14 September 2013

London Art Book Fair

Held at the Whitechapel Gallery, the fair includes events as well as exhibitors, eg talks by Tacita Dean and Cornelia Parker, which on the first day of the fair had a rather shambolic queuing system - the rest of the organisation of the fair seems to be good, so let's hope they can sort this out.

One of the first things that caught my eye was this large book, written on lovely thick paper. An indulgent meditation? - I like that kind of thing, but would rather make my own, and indeed this is stirring thoughts of what sort of text to use, on what sort of paper, in what sort of binding...
It comes in a micro-version as well -
In the excitement of seeing these, I omitted to discover the title or author.

Yet another cut book? It's by London-based artist Francesca Lowe, whose work "explores the human journey through life and time", and is one of her "tree cuts" (see more here) -
Despite feeling rather jaded about "scalpel work" in books, I was tempted by a book about art made from books -
Seeing other people's studios and reading about their processes goes beyond escapism, it plunges into timewasting denial of one's own reality - but - it's so tempting ...!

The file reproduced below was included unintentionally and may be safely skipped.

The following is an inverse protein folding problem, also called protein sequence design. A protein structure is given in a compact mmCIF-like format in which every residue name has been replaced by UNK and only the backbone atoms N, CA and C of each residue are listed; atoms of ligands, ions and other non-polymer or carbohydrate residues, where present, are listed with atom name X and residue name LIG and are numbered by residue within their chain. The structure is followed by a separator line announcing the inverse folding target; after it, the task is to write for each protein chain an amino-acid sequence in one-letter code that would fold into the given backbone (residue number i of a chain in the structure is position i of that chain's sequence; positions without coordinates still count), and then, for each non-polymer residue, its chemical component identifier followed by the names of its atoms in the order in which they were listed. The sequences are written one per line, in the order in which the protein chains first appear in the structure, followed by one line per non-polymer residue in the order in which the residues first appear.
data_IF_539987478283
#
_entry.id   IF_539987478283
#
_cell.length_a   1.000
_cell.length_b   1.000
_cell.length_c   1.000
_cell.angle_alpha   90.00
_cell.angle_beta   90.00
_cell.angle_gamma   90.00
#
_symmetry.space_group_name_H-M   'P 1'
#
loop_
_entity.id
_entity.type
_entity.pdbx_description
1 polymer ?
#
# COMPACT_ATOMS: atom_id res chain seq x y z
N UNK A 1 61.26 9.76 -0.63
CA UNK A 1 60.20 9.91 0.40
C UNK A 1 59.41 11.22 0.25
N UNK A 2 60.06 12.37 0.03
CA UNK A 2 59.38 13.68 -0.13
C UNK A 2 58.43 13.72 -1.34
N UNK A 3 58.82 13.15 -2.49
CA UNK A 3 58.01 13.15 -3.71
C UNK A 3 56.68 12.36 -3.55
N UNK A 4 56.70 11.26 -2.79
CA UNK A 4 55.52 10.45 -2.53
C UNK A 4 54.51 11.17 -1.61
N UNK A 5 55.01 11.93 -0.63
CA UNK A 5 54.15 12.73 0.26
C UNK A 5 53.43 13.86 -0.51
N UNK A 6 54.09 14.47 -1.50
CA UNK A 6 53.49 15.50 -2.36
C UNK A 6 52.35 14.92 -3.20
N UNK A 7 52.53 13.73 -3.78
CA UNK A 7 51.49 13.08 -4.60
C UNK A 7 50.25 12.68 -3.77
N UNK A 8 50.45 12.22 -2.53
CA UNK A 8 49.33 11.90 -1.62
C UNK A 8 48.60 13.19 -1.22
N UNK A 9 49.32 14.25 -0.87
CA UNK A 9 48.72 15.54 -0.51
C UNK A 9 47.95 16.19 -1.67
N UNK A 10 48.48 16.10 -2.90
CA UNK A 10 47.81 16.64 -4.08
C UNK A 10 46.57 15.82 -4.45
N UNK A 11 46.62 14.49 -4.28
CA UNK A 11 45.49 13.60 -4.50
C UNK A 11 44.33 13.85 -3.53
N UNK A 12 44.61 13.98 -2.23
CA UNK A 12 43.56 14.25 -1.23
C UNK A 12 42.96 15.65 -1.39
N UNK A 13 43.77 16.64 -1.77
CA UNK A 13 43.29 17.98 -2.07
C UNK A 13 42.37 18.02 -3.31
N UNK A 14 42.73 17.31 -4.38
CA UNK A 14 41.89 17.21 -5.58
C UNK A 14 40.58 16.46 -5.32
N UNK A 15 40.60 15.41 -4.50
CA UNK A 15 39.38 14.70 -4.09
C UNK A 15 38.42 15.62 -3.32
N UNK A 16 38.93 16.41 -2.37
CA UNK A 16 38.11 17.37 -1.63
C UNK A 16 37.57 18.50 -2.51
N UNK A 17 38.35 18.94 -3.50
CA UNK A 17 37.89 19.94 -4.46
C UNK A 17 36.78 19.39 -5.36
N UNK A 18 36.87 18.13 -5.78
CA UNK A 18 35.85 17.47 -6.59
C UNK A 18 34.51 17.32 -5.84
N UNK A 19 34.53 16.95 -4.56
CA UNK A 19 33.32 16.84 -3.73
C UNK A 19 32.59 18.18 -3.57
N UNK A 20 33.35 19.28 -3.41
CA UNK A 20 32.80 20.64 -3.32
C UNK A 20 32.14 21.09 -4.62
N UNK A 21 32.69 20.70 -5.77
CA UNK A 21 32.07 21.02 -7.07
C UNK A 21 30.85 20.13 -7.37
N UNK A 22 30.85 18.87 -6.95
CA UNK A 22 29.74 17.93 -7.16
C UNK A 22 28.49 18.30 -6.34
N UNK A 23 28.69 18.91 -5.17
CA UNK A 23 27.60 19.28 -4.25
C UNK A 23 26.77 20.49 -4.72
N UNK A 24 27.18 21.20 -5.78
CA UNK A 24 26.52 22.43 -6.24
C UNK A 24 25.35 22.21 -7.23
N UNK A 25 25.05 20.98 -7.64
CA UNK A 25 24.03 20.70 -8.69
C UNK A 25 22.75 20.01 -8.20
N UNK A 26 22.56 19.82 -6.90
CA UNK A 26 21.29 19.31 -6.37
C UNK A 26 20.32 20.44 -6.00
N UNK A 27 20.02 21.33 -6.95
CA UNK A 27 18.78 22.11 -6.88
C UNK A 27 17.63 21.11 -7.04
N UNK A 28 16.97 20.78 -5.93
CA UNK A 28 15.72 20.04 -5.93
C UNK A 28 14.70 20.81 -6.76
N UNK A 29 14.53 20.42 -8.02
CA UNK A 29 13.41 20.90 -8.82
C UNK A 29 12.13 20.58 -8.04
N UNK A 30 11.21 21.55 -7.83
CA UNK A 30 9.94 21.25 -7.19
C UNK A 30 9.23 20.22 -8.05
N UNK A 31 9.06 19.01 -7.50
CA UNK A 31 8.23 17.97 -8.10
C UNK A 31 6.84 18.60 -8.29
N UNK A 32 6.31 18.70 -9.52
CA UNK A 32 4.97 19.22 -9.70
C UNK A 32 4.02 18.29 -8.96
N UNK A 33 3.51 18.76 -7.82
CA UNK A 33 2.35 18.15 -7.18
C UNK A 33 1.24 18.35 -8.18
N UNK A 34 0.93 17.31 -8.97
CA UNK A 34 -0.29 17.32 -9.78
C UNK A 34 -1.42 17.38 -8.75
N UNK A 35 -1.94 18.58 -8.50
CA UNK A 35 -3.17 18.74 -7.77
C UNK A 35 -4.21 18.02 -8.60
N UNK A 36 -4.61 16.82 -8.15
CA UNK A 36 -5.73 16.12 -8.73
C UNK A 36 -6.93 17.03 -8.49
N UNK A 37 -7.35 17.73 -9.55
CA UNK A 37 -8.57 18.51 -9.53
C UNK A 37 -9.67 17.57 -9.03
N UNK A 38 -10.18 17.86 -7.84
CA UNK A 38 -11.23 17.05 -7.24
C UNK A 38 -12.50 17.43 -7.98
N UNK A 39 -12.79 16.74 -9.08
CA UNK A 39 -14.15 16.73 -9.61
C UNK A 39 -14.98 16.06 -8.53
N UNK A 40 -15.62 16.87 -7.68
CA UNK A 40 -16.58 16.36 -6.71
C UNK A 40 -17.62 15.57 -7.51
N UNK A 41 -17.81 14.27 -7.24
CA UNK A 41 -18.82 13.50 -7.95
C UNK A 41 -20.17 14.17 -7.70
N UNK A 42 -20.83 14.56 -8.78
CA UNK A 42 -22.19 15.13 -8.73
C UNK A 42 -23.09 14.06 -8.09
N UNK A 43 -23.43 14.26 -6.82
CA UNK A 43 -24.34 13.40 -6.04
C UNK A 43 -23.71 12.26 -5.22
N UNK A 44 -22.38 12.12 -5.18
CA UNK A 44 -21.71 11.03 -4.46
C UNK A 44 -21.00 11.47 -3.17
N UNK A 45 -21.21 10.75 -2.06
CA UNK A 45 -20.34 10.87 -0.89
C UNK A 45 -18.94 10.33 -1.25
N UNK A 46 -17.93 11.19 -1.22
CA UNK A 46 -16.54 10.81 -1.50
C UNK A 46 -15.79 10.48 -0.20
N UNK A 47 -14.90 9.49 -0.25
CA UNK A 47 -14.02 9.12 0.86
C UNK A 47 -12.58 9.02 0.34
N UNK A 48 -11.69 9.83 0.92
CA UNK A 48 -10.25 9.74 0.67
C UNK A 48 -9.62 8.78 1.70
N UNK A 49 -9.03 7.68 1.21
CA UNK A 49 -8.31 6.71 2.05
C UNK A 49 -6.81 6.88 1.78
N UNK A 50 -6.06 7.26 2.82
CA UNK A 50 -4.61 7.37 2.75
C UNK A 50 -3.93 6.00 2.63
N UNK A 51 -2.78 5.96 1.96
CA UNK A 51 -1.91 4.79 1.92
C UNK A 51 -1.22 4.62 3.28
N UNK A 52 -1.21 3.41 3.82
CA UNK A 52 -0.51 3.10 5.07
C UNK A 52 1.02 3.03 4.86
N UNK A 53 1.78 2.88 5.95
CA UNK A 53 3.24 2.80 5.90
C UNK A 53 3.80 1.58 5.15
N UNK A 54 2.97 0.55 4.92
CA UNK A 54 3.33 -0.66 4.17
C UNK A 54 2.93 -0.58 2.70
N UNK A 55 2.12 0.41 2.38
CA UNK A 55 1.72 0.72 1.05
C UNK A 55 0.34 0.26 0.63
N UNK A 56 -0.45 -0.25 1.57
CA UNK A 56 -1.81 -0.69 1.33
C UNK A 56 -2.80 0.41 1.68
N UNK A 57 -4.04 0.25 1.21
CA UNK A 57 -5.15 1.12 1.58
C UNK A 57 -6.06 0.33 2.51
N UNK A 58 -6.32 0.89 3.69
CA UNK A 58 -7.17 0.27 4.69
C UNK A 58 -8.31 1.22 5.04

Another temptation resisted is this amusing volume, depicting books that revisit, imitate, honor, and parody  in form, content, and title the 16 small books that Ed Ruscha produced between 1962 and 1978 - "a perceptive look at how appropriation can evolve into innovation", says the NYTimes review.
More excitement was to encounter the work of Simon Pope - in not just one, but three of the books I happened to pick up. The Memorial Walks included 17 writers viewing, remembering, and describing a painting, during a walk, with their words recorded, then transcribed - a way of working with memory that I find "most interesting" and keep thinking back to.

Upstairs, among the artists books, the mossy coat by Sara Wicks caught my eye -
Read about it here. I didn't notice at the time that it illustrated a handwritten book telling the story, which is a gypsy version of Cinderalla, originally written in Northumbrian dialect. See other objects she has made in conjunction with books here. Charming work.

Outside the gallery, more fairy-tale objects; some discombobulating street furniture -
 and this house on stilts, with the notorious "walkie-talkie" building in the background -

1 comment:

Jane Housham said...

Really enjoyed this report -- thank you.